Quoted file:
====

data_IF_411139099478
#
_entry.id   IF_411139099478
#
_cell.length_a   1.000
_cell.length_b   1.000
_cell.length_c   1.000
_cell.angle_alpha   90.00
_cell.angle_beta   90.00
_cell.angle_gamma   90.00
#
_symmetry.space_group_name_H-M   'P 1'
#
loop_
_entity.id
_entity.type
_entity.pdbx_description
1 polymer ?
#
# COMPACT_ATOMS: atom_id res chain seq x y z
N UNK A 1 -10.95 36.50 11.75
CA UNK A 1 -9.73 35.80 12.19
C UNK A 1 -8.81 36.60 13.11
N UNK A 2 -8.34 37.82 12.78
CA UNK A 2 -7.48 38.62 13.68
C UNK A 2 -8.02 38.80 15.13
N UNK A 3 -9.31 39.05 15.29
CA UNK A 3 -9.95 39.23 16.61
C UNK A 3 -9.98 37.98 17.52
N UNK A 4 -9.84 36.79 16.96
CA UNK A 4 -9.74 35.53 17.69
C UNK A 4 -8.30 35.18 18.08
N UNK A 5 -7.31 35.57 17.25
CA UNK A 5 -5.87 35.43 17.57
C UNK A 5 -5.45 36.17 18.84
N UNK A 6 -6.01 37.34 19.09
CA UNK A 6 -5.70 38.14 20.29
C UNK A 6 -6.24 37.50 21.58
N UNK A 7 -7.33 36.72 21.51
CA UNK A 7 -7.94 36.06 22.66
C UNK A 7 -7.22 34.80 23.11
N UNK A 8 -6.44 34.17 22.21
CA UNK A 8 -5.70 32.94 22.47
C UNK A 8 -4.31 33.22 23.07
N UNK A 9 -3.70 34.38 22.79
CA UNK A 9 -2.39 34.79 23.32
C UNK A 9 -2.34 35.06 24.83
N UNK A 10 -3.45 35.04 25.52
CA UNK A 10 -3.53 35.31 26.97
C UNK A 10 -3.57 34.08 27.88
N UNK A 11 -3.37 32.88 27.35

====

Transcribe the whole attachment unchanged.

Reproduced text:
data_IF_411139099478
#
_entry.id   IF_411139099478
#
_cell.length_a   1.000
_cell.length_b   1.000
_cell.length_c   1.000
_cell.angle_alpha   90.00
_cell.angle_beta   90.00
_cell.angle_gamma   90.00
#
_symmetry.space_group_name_H-M   'P 1'
#
loop_
_entity.id
_entity.type
_entity.pdbx_description
1 polymer ?
#
# COMPACT_ATOMS: atom_id res chain seq x y z
N UNK A 1 -10.95 36.50 11.75
CA UNK A 1 -9.73 35.80 12.19
C UNK A 1 -8.81 36.60 13.11
N UNK A 2 -8.34 37.82 12.78
CA UNK A 2 -7.48 38.62 13.68
C UNK A 2 -8.02 38.80 15.13
N UNK A 3 -9.31 39.05 15.29
CA UNK A 3 -9.95 39.23 16.61
C UNK A 3 -9.98 37.98 17.52
N UNK A 4 -9.84 36.79 16.96
CA UNK A 4 -9.74 35.53 17.69
C UNK A 4 -8.30 35.18 18.08
N UNK A 5 -7.31 35.57 17.25
CA UNK A 5 -5.87 35.43 17.57
C UNK A 5 -5.45 36.17 18.84
N UNK A 6 -6.01 37.34 19.09
CA UNK A 6 -5.70 38.14 20.29
C UNK A 6 -6.24 37.50 21.58
N UNK A 7 -7.33 36.72 21.51
CA UNK A 7 -7.94 36.06 22.66
C UNK A 7 -7.22 34.80 23.11
N UNK A 8 -6.44 34.17 22.21
CA UNK A 8 -5.70 32.94 22.47
C UNK A 8 -4.31 33.22 23.07
N UNK A 9 -3.70 34.38 22.79
CA UNK A 9 -2.39 34.79 23.32
C UNK A 9 -2.34 35.06 24.83
N UNK A 10 -3.45 35.04 25.52
CA UNK A 10 -3.53 35.31 26.97
C UNK A 10 -3.57 34.08 27.88
N UNK A 11 -3.37 32.88 27.35